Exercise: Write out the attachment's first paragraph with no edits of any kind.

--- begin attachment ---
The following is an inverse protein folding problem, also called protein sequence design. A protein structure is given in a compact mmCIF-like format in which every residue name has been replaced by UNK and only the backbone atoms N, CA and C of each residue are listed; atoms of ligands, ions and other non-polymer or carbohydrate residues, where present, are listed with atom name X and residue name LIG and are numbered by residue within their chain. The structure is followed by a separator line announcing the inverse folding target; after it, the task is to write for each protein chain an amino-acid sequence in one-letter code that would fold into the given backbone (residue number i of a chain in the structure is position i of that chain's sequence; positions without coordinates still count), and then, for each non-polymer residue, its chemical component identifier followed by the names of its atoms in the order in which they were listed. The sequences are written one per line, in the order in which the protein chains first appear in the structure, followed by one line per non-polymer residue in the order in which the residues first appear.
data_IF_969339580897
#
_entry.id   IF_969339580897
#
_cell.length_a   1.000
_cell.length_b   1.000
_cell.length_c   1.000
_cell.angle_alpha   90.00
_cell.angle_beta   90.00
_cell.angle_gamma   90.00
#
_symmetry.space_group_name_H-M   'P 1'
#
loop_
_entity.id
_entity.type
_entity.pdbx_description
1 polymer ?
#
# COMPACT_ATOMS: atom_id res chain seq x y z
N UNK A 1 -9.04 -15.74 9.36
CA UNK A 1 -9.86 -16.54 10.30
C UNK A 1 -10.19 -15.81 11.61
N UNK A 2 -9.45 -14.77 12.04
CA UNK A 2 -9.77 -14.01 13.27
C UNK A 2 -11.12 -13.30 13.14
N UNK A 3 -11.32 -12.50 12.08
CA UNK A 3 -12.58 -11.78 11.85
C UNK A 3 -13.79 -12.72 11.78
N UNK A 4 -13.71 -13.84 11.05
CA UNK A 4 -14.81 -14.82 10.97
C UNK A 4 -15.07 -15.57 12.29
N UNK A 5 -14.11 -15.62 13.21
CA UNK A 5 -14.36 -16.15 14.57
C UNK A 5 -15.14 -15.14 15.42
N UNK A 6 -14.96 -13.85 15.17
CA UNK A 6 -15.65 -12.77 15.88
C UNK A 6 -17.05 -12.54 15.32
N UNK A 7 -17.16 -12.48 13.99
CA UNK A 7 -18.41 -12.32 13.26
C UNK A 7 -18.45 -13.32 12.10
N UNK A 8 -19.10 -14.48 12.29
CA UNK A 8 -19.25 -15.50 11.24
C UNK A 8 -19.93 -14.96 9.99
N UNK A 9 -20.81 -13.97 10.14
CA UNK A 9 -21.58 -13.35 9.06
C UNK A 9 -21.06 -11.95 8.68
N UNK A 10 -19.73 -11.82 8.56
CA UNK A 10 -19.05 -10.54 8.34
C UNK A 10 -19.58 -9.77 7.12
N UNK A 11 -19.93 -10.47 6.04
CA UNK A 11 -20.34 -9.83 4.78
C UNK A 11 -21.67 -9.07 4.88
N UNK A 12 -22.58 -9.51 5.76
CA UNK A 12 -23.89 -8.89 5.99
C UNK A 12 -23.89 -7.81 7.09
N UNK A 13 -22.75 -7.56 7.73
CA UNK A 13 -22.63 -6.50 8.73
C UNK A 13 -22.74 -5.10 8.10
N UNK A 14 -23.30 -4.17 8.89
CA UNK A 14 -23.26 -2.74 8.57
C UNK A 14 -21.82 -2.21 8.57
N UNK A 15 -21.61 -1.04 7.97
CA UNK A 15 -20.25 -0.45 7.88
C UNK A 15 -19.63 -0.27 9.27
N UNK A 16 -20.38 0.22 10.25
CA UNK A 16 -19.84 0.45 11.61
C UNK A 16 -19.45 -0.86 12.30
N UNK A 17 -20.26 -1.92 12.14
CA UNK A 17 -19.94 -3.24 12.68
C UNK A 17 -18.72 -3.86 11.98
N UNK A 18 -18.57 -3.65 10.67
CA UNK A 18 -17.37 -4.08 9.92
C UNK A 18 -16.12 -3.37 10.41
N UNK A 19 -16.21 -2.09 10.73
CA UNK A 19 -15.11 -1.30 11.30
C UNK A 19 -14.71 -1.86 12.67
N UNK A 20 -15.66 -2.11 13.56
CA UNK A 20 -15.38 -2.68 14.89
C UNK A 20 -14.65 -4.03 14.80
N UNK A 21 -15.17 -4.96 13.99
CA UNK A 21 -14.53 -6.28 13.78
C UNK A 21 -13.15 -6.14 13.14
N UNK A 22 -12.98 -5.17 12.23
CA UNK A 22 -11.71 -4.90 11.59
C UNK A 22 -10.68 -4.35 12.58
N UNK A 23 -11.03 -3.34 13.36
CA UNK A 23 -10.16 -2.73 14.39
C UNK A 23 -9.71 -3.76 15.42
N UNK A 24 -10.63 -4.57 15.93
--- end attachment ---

The following is an inverse protein folding problem, also called protein sequence design. A protein structure is given in a compact mmCIF-like format in which every residue name has been replaced by UNK and only the backbone atoms N, CA and C of each residue are listed; atoms of ligands, ions and other non-polymer or carbohydrate residues, where present, are listed with atom name X and residue name LIG and are numbered by residue within their chain. The structure is followed by a separator line announcing the inverse folding target; after it, the task is to write for each protein chain an amino-acid sequence in one-letter code that would fold into the given backbone (residue number i of a chain in the structure is position i of that chain's sequence; positions without coordinates still count), and then, for each non-polymer residue, its chemical component identifier followed by the names of its atoms in the order in which they were listed. The sequences are written one per line, in the order in which the protein chains first appear in the structure, followed by one line per non-polymer residue in the order in which the residues first appear.